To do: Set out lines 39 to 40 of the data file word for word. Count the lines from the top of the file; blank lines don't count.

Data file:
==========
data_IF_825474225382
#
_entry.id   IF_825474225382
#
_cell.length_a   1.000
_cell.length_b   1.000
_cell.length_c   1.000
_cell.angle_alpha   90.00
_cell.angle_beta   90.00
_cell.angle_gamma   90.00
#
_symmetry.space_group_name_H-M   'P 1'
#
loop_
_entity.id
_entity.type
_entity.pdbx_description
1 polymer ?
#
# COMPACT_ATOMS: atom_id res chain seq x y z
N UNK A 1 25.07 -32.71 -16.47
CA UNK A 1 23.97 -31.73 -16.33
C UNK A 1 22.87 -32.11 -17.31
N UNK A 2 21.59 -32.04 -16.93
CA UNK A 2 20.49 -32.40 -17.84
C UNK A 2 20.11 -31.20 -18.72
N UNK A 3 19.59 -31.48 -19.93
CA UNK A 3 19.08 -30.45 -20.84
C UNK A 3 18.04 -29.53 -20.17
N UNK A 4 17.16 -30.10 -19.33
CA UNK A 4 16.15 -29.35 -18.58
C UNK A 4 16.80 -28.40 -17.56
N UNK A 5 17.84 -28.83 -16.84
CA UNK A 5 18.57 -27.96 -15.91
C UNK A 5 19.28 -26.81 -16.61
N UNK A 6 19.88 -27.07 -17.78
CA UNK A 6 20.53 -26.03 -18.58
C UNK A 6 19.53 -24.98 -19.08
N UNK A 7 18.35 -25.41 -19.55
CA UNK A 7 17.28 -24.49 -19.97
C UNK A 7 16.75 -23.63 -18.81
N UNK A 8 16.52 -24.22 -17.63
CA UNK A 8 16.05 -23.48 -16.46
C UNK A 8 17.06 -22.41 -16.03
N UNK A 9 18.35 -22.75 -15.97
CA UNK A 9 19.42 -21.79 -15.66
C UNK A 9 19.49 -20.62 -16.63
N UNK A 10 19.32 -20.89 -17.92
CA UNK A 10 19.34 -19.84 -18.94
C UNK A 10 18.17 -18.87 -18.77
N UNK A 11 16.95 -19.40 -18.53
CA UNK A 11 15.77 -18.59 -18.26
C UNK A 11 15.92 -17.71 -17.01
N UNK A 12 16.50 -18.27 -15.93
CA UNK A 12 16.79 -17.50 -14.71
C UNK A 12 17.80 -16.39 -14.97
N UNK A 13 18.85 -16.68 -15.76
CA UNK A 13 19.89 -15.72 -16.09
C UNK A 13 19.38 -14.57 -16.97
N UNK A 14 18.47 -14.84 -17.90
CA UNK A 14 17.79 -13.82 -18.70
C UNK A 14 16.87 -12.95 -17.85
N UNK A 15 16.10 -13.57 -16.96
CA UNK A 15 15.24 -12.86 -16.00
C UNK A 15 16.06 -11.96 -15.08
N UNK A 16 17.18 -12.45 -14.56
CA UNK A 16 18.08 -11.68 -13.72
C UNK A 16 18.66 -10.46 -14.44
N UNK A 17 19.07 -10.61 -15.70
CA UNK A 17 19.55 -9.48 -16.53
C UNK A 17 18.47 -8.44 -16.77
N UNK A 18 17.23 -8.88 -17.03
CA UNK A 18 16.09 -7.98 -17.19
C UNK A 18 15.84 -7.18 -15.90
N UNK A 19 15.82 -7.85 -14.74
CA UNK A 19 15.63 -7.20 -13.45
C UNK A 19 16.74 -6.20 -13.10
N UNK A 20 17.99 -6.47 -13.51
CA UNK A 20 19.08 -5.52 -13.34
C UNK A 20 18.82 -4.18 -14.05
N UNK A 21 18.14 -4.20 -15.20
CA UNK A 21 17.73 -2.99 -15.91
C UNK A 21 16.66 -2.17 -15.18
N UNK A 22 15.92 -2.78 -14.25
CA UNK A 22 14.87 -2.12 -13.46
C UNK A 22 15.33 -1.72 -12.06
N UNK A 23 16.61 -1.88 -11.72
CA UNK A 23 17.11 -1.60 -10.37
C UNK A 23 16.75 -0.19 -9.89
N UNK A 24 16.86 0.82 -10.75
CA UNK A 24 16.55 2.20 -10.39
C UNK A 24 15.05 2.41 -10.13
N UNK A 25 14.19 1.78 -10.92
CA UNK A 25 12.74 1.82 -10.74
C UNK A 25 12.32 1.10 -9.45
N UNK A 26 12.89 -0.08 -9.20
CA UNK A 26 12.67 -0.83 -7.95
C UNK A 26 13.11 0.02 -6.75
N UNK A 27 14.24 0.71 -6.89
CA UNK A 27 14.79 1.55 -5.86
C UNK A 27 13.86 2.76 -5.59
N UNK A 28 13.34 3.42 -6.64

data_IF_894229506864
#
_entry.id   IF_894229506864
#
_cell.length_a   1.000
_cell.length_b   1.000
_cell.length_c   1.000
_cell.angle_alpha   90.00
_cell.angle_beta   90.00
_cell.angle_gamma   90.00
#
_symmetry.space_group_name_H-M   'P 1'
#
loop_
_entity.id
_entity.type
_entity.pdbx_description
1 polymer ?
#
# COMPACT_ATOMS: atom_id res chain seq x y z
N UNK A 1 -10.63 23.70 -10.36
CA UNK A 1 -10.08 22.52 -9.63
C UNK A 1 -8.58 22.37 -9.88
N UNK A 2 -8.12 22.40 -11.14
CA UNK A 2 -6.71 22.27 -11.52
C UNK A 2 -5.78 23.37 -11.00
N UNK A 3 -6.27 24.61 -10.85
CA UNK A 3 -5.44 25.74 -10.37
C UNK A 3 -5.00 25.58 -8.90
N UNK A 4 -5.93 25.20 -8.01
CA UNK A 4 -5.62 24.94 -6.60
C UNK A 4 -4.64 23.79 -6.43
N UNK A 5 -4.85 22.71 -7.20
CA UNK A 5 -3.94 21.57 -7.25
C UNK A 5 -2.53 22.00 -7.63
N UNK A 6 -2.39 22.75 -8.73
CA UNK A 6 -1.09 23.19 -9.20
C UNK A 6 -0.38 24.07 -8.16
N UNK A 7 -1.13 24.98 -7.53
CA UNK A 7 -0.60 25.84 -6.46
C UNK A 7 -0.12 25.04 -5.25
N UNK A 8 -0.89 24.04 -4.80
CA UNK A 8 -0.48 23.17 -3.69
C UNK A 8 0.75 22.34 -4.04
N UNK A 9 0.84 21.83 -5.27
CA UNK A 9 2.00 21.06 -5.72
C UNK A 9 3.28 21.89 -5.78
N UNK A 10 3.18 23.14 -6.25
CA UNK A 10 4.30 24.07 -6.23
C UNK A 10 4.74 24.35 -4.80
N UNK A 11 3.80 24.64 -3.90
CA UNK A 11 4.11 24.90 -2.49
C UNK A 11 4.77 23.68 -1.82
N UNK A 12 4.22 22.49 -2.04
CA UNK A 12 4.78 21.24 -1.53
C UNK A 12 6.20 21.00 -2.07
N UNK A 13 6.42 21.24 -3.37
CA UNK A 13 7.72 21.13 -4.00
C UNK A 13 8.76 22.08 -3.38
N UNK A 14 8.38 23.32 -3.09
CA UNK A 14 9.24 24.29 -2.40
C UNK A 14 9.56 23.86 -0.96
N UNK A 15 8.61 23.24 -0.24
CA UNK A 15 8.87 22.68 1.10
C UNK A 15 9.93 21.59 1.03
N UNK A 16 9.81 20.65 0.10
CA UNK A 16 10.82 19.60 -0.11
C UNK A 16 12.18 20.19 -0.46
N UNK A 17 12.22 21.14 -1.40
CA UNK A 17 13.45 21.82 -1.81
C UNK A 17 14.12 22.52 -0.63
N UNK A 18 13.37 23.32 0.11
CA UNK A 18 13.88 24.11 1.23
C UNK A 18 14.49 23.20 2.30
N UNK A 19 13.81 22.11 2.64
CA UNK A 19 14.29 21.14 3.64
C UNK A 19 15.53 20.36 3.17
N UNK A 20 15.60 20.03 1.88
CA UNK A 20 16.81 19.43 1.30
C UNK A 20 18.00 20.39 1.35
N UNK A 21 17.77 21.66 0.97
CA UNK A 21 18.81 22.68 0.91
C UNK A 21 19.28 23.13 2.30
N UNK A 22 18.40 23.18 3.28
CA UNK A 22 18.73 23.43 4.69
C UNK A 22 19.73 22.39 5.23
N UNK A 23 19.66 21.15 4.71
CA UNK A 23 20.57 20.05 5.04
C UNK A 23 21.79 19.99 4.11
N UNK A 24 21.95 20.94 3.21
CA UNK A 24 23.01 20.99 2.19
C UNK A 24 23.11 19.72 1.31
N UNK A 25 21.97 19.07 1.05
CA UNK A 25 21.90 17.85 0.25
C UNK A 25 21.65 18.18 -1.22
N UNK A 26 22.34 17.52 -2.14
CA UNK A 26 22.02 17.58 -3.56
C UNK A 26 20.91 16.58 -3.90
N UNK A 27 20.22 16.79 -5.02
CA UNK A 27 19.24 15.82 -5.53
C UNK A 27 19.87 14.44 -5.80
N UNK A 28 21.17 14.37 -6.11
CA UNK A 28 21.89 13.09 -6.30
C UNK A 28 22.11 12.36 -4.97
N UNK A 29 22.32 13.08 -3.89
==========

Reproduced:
N UNK A 7 18.35 -25.41 -19.55
CA UNK A 7 17.28 -24.49 -19.97